Yesterday (Monday) we were all about trying to have a reasonable pace. I was trying to get over whatever weird illness plagues me and FFP was up against some deadlines. We finally settled on seeing a shorts program at 1:30 at Alamo South and walking up there for our alleged exercise. Shorts Reel 1 seemed disorganized and theme-less. I know themes are hard to achieve in these things but this one had everything from a wordless narrative short of amazing physical comedy ("Sunday Mornings") to a documentary about cleaning up the 'chicken bones and newspaper' type hoarder's house ("Isis Avenue"). Those two were pretty worthy as was an over the top improv about therapy called "Countertransference." But all in all the reel left me hungry for coherence. But I was otherwise quiet sated with a three cheese grilled sandwich and fries and a Coke.

We walked home. (The walk home from Alamo is easier because it is mostly downhill.) We got a few things done and headed out for "The Two Bobs." It was a big deal movie for the fest, shot around town and with Tim McCanlies, writer and director. We'd gotten an advance ticket which allows first dibs in the badge line. We were surprised to see a good sixty or eighty people with 'cast and crew' tickets. All was utter chaos at the Paramount but we got in and got our usual seats. The movie was slapstick and predictable but great fun nonetheless with fabulous set decoration and many local folks involved. The game animation was great fun, a bloody sendup of the genre. I have to say I liked it. I was looking for friend Jeff Lofton who was an extra but missed his moments on the screen. (I think I was distracted by Turk Pipkin in drag in that scene.) We were going to meet the Loftons for drinks and dinner, but after all was chaos. We didn't have a mobile number so FFP went back to the place to find it. I waited around trying to spot them. There were such crowds for the next movie plus Leslie posing in front of the Paramount that I finally decided we'd missed them and started home myself. Then FFP called and he'd gotten them on the phone and they were in front of the Paramount. We converged at Taste, heard the end of Trevor LaBonte and Liz Morphis doing their set and ate dinner and drank, all six of us. Taste was deserted. If you SXSWers are looking for a place to dine, venture all the way to Cesar Chavez, it's not far, and grab some fab food and wine. They even have Yelp specials for SXSW.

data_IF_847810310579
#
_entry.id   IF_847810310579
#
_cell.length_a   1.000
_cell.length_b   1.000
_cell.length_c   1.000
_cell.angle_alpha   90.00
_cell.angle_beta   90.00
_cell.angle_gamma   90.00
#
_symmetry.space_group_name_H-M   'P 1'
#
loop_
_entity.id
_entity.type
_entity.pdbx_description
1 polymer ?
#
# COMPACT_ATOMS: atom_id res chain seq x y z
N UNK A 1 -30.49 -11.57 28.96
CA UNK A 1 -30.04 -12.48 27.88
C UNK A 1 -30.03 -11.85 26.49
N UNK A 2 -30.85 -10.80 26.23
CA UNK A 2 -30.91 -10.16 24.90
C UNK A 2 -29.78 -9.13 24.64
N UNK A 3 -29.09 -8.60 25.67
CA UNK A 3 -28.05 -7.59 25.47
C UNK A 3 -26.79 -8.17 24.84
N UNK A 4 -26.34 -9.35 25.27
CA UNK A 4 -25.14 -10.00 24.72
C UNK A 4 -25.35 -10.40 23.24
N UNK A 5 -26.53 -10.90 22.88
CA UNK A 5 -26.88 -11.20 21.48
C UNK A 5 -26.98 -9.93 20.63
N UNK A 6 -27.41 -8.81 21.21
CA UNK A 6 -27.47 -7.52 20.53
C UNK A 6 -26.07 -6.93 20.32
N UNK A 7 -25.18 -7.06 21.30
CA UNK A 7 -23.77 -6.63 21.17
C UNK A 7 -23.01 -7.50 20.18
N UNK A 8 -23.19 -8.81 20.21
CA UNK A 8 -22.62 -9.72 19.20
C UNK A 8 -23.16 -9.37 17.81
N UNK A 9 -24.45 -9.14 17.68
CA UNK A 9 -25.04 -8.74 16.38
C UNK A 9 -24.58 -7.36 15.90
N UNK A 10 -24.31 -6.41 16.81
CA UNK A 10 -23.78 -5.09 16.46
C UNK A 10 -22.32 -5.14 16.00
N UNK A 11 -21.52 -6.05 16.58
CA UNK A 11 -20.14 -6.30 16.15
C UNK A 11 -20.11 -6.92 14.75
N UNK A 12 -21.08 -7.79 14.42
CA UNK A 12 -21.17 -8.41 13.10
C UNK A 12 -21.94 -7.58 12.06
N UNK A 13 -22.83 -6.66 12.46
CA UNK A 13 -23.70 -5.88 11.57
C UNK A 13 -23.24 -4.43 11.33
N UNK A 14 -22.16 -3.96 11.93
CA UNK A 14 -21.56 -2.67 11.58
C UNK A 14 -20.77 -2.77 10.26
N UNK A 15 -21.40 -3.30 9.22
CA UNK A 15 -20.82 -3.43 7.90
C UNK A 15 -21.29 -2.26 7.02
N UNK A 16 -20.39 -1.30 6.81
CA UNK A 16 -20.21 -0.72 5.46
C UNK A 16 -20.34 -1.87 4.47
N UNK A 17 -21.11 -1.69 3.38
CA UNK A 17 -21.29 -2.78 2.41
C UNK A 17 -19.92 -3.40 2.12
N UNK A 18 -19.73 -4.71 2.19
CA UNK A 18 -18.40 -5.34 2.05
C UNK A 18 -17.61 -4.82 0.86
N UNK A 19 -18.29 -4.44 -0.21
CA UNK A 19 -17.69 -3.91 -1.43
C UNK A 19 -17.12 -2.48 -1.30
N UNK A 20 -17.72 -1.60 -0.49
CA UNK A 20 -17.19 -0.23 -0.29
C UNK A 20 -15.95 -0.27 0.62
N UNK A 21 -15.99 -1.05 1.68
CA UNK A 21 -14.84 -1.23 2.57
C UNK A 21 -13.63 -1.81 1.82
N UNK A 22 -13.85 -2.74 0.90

And then bed. I developed a cough at the beginning of the meal which I contained with cough drops and decon and water (and OK some wine). It's heck being sick during so much activity. Today is St. Pat's day. Last night was chaos downtown already and music isn't starting until the end of the week. We are going to try to see two movies today. And perhaps get some errands done. If I feel like it, maybe house cleaning. (I don't have to be very sick to eschew that.)

Saturday, March 14, 2009

Know Thyself

It's good to know oneself, I think. SXSW film always makes me realize a few things about moi. And I'm going to tell you some of those things this morning. FFP sits behind me writing for hire (although admittedly for a pittance). I sit here writing about my favorite subject (me) for free. (At least I'm not paying for the privilege of writing other than the cost of the computer and all.)

I would rather not be in crowds or lines. We went to the trouble of trying to get an advance ticket for this movie we wanted to see last night. We bought badges, but they are giving out limited numbers of advanced tickets that they said would allow you to be seated in front of other badge holders. However, when we got to the theater (later than we normally would have) the guy was uninformed and made us go to the back of the line. After some people were seated they reversed themselves and let us in ahead of a few people who hadn't waited around to get advanced tickets. This irritated me, but once I had an OK seat I just drank a Guinness and enjoyed the movie about conspiracy theorists. I don't like lines and crowds. It's hard to go anywhere at the film fest where there aren't a lot of other people. So that is kind of a downer about festivals.

The movie we saw last night was a doc about conspiracy theorists who believe everything in the world is controlled by a handful of people. I don't agree with the folks who are featured in it, but I don't necessarily think the government always tells us everything. But that isn't the point of watching a documentary like "New World Order." The point is to look in the eyes of people obsessed with something. The point is to see what is going on with other people without having to be where they are. It is nice to be presented with another viewpoint while having a goat cheese plate and a Guinness at the Alamo Ritz. So I don't like lines and crowds but I do like seeing obscure docs instead of the latest blockbuster film.